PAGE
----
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Effect of Chemical and Physical Modifications on the Wettability of Polydimethylsiloxane Surfaces




The importance of understanding factors that contribute to surface wettability is highlighted in this new organic chemistry laboratory experiment, which aims to introduce the application of organic chemistry at the interface of polymer chemistry and material science. Polydimethylsiloxane (PDMS), a hydrophobic silicon-based rubber, is polymerized and molded onto templates of varying roughnesses and textures to introduce topology that changes surface hydrophilicity. The topological changes are assessed through optical microscopy imaging, and the wettability is analyzed by measuring the contact angle using an inexpensive digital camera. The molds are treated with boiling water which generates hydroxyl groups on the surface. Successful chemical modification of the polymer surface is confirmed using attenuated total reflection infrared (ATR-IR) analysis, and wettability is assessed through contact angle measurement. Postlab questions focus on the wettability of the physically and chemically modified surfaces and their potential use as scaffolding for tissue engineering. This adaptable experiment is designed to reinforce concepts such as intermolecular forces, introduce polymer structure and synthesis, showcase polymer applications in biological research, and provide an introduction to surface wettability in a visually interesting manner.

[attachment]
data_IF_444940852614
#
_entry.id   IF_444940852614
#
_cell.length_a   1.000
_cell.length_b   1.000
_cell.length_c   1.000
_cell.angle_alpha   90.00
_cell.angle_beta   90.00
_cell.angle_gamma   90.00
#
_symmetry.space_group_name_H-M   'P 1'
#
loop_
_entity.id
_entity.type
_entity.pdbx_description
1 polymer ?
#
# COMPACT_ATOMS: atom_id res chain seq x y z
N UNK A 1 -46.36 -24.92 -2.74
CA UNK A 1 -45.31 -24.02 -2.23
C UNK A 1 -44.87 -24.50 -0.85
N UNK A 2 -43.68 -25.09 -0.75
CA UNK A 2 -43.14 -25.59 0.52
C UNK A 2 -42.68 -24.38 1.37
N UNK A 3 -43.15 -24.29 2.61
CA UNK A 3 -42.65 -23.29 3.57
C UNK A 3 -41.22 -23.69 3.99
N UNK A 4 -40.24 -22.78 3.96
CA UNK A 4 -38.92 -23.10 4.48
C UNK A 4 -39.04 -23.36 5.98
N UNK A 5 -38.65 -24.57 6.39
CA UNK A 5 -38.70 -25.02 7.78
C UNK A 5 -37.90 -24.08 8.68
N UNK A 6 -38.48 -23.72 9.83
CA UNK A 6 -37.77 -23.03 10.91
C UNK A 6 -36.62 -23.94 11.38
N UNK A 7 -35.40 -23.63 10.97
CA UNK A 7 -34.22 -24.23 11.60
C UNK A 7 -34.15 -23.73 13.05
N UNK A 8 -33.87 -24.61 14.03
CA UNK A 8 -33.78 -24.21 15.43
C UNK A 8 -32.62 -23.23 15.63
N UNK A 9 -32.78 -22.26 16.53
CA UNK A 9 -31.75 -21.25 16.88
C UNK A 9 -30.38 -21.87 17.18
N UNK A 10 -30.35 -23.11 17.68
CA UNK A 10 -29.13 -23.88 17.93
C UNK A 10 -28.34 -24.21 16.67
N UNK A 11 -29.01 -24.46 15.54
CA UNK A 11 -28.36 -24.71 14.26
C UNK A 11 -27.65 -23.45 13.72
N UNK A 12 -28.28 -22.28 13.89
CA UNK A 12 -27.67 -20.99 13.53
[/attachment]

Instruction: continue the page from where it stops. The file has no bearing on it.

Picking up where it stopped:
Originally posted on ACS Publications